.. DO NOT EDIT. .. THIS FILE WAS AUTOMATICALLY GENERATED BY SPHINX-GALLERY. .. TO MAKE CHANGES, EDIT THE SOURCE PYTHON FILE: .. "gallery/comparisons/as_vs_fd_gradient.py" .. LINE NUMBERS ARE GIVEN BELOW. .. only:: html .. note:: :class: sphx-glr-download-link-note Click :ref:here  to download the full example code .. rst-class:: sphx-glr-example-title .. _sphx_glr_gallery_comparisons_as_vs_fd_gradient.py: 4. Adjoint-state vs. FD gradient ================================ The **gradient of the misfit function**, as implemented in emg3d, uses the adjoint-state method following [PlMu08]_ (see :attr:emg3d.simulations.Simulation.gradient). The method has the advantage that it is very fast. However, it can be tricky to implement and it is always good to verify the implementation against another method. We compare in this example the adjoint-state gradient to a simple forward finite-difference gradient. (See :ref:sphx_glr_gallery_tutorials_gradient.py for more details regarding the adjoint-state gradient.) .. GENERATED FROM PYTHON SOURCE LINES 16-24 .. code-block:: default import emg3d import itertools import numpy as np import matplotlib.pyplot as plt from matplotlib.patches import Rectangle from matplotlib.colors import LogNorm, SymLogNorm .. GENERATED FROM PYTHON SOURCE LINES 26-36 1. Create a survey and a simple model ------------------------------------- Create a simple block model and a survey for the comparison. Survey '''''' The survey consists of one source, one receiver, both electric, x-directed point-dipoles, where the receiver is on the seafloor and the source 50 m above. Offset is 3.2 km, and acquisition frequency is 1 Hz. .. GENERATED FROM PYTHON SOURCE LINES 36-46 .. code-block:: default survey = emg3d.surveys.Survey( name='Gradient Test-Survey', sources=emg3d.TxElectricDipole((-1600, 0, -1950, 0, 0)), receivers=emg3d.RxElectricPoint((1600, 0, -2000, 0, 0)), frequencies=1.0, noise_floor=1e-15, relative_error=0.05, ) .. GENERATED FROM PYTHON SOURCE LINES 47-54 Model ''''' As emg3d internally computes with conductivities we use conductivities to compare the gradient in its purest implementation. Note that if we define our model in terms of resistivities or :math:\log_{\{e;10\}}(\{\sigma;\rho\}), the gradient would look differently. .. GENERATED FROM PYTHON SOURCE LINES 54-74 .. code-block:: default # Create a simple block model. hx = np.array([1000, 1500, 1000, 1500, 1000]) hy = np.array([1000, 1500, 1000, 1500, 1000]) hz = np.array([1800., 200., 200., 200., 300., 300., 2000., 500.]) model_grid = emg3d.TensorMesh( [hx, hy, hz], origin=np.array([-3000, -3000, -5000])) # Initiate model with conductivities of 1 S/m. model = emg3d.Model( model_grid, np.ones(model_grid.n_cells), mapping='Conductivity') model.property_x[:, :, -1] = 1e-8 # Add air layer. model.property_x[:, :, -2] = 3.33 # Add seawater layer. model_bg = model.copy() # Make a copy for the background model. # Add three blocks. model.property_x[1, 1:3, 1:3] = 0.02 model.property_x[3, 2:4, 2:4] = 0.01 model.property_x[2, 1:4, 4] = 0.005 .. GENERATED FROM PYTHON SOURCE LINES 75-77 QC '' .. GENERATED FROM PYTHON SOURCE LINES 77-94 .. code-block:: default model_grid.plot_3d_slicer(model.property_x.ravel('F'), zslice=-2900, pcolor_opts={'norm': LogNorm(vmin=0.002, vmax=3.5)}) plt.suptitle('Conductivity (S/m)') axs = plt.gcf().get_children() rec_coords = survey.receiver_coordinates() src_coords = survey.source_coordinates() axs[1].plot(rec_coords[0], rec_coords[1], 'bv') axs[2].plot(rec_coords[0], rec_coords[2], 'bv') axs[3].plot(rec_coords[2], rec_coords[1], 'bv') axs[1].plot(src_coords[0], src_coords[1], 'r*') axs[2].plot(src_coords[0], src_coords[2], 'r*') axs[3].plot(src_coords[2], src_coords[1], 'r*') plt.show() .. image-sg:: /gallery/comparisons/images/sphx_glr_as_vs_fd_gradient_001.png :alt: Conductivity (S/m) :srcset: /gallery/comparisons/images/sphx_glr_as_vs_fd_gradient_001.png :class: sphx-glr-single-img .. GENERATED FROM PYTHON SOURCE LINES 95-97 Generate synthetic data ----------------------- .. GENERATED FROM PYTHON SOURCE LINES 97-126 .. code-block:: default # Gridding options. gridding_opts = { 'frequency': survey.frequencies['f-1'], 'properties': [3.33, 1, 1, 3.33], 'center': (0, 0, -2000), 'min_width_limits': 100, 'domain': ([-2000, 2000], [-2000, 2000], [-3200, -2000]), 'mapping': model.map, 'center_on_edge': True, } data_grid = emg3d.construct_mesh(**gridding_opts) # Define a simulation for the data. simulation_data = emg3d.simulations.Simulation( name='Data for Gradient Test', survey=survey, model=model.interpolate_to_grid(data_grid), gridding='same', # Same grid as for input model. max_workers=4, ) # Simulate the data and store them as observed. simulation_data.compute(observed=True) # Let's print the survey to check that the observed data are now set. survey .. rst-class:: sphx-glr-script-out .. code-block:: none Compute efields 0/1 [00:00] Compute efields ########## 1/1 [00:10] Compute efields ########## 1/1 [00:10] .. raw:: html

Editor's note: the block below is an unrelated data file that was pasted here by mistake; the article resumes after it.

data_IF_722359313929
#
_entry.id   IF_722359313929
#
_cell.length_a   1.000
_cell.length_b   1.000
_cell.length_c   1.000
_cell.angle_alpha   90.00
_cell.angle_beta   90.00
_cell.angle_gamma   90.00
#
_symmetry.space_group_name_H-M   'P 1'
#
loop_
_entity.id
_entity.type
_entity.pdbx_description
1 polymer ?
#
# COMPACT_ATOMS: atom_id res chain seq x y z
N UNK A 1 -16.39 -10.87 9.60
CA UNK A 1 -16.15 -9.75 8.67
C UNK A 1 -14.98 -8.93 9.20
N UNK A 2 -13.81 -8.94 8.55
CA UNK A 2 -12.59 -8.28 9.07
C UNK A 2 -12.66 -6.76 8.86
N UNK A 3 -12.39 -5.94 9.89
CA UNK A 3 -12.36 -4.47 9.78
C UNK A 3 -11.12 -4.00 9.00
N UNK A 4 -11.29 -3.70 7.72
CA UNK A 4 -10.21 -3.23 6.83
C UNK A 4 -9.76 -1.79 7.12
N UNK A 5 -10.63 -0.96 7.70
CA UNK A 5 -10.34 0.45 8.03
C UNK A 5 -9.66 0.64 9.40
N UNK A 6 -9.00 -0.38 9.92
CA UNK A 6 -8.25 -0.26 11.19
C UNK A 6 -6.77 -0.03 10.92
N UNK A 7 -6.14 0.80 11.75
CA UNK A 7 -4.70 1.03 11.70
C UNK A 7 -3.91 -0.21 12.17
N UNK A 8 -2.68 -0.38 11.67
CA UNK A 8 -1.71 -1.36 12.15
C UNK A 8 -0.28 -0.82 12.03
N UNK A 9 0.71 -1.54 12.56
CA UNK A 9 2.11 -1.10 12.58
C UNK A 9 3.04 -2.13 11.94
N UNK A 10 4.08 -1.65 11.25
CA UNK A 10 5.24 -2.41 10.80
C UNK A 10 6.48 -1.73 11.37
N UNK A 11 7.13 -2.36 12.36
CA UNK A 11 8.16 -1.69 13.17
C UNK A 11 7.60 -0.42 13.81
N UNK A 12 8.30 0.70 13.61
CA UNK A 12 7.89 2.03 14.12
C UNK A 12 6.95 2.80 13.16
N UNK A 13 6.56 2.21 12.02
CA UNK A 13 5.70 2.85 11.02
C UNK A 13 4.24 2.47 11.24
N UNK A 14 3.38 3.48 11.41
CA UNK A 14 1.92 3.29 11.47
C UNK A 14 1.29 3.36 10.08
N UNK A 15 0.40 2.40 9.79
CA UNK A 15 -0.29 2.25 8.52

Survey «Gradient Test-Survey»